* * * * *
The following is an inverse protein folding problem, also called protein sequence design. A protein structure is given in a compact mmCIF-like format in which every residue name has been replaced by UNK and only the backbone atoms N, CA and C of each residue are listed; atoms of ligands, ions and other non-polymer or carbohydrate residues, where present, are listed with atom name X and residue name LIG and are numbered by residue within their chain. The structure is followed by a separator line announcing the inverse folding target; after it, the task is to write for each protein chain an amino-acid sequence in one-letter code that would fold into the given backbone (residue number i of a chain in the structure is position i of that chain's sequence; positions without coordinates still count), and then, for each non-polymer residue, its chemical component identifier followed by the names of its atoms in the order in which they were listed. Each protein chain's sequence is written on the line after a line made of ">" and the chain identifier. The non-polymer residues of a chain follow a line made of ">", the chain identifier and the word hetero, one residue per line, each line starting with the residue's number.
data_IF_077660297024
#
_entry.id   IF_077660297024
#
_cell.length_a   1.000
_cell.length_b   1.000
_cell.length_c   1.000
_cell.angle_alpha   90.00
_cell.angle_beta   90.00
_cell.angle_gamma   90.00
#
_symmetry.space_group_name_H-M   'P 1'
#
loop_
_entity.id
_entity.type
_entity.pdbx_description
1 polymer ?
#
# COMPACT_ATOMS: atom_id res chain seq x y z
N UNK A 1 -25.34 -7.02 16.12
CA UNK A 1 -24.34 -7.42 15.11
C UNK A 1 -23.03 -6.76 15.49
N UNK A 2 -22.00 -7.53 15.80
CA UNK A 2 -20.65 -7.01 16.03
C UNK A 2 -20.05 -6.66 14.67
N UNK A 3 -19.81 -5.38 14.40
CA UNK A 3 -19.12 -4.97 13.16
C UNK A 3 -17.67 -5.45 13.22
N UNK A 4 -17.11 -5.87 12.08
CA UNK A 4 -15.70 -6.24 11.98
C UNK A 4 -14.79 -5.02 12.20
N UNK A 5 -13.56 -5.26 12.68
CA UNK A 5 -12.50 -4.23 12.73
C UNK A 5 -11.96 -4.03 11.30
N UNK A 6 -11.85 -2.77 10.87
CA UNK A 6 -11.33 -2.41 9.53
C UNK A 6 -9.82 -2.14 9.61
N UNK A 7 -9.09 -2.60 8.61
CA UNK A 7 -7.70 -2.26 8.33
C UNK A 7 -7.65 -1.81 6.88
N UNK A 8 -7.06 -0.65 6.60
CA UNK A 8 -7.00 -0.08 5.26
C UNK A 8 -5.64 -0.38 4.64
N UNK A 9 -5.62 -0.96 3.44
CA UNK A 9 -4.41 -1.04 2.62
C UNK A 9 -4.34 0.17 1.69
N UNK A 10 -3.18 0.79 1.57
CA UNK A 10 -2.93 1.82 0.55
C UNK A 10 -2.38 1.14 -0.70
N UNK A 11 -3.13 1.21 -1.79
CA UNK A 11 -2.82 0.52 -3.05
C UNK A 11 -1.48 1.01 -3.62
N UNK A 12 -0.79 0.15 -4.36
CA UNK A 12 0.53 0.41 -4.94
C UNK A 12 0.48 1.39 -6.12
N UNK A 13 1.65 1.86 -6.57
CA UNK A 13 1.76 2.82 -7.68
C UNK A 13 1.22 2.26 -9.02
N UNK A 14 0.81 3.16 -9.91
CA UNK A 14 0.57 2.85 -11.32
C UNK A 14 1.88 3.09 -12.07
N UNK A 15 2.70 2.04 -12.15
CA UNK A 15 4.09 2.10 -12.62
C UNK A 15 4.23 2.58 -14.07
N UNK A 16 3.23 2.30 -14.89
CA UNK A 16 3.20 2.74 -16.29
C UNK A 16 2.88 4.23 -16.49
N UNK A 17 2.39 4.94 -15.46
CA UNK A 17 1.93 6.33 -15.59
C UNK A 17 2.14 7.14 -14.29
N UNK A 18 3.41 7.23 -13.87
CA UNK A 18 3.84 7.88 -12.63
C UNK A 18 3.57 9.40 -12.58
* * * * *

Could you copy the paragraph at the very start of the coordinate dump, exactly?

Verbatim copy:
The following is an inverse protein folding problem, also called protein sequence design. A protein structure is given in a compact mmCIF-like format in which every residue name has been replaced by UNK and only the backbone atoms N, CA and C of each residue are listed; atoms of ligands, ions and other non-polymer or carbohydrate residues, where present, are listed with atom name X and residue name LIG and are numbered by residue within their chain. The structure is followed by a separator line announcing the inverse folding target; after it, the task is to write for each protein chain an amino-acid sequence in one-letter code that would fold into the given backbone (residue number i of a chain in the structure is position i of that chain's sequence; positions without coordinates still count), and then, for each non-polymer residue, its chemical component identifier followed by the names of its atoms in the order in which they were listed. Each protein chain's sequence is written on the line after a line made of ">" and the chain identifier. The non-polymer residues of a chain follow a line made of ">", the chain identifier and the word hetero, one residue per line, each line starting with the residue's number.